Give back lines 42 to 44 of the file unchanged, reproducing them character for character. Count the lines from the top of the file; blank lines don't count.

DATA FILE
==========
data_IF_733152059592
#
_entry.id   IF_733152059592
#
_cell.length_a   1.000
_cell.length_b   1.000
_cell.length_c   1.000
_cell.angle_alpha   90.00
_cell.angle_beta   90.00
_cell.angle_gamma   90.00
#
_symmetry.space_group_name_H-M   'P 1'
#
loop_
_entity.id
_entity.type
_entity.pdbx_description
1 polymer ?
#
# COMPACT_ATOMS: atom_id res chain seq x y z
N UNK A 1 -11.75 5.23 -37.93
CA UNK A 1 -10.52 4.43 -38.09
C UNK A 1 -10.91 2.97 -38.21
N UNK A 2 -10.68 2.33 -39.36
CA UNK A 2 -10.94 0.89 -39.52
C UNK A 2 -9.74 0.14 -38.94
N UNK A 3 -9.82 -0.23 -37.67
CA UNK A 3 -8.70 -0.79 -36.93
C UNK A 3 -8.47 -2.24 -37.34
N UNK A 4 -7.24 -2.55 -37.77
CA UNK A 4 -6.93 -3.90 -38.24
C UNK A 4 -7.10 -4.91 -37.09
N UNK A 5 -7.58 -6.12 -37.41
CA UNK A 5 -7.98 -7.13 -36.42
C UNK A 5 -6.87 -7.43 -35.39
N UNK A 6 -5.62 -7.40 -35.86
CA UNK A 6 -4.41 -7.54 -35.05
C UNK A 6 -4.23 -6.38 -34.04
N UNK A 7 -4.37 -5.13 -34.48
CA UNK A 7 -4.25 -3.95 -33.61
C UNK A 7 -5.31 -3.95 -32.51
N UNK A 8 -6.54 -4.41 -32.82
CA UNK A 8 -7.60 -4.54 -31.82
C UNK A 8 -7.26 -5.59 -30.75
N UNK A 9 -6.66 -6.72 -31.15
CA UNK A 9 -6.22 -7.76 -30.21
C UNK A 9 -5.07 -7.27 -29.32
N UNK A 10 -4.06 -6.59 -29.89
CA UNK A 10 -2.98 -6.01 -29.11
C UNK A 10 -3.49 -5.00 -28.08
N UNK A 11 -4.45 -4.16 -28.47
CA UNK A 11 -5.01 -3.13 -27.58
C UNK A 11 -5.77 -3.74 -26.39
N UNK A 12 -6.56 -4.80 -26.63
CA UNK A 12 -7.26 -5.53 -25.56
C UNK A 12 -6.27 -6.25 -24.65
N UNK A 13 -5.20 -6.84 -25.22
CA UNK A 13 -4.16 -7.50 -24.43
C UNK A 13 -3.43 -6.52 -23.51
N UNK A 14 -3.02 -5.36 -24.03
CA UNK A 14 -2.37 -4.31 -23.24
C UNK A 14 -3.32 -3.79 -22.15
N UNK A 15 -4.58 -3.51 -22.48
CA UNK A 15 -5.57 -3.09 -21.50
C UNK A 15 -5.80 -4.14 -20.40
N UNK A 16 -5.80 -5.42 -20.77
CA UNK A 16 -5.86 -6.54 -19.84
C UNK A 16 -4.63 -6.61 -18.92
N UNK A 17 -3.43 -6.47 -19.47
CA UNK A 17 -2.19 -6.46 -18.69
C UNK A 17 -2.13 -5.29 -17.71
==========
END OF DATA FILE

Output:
N UNK A 8 -6.54 -4.41 -32.82
CA UNK A 8 -7.60 -4.54 -31.82
C UNK A 8 -7.26 -5.59 -30.75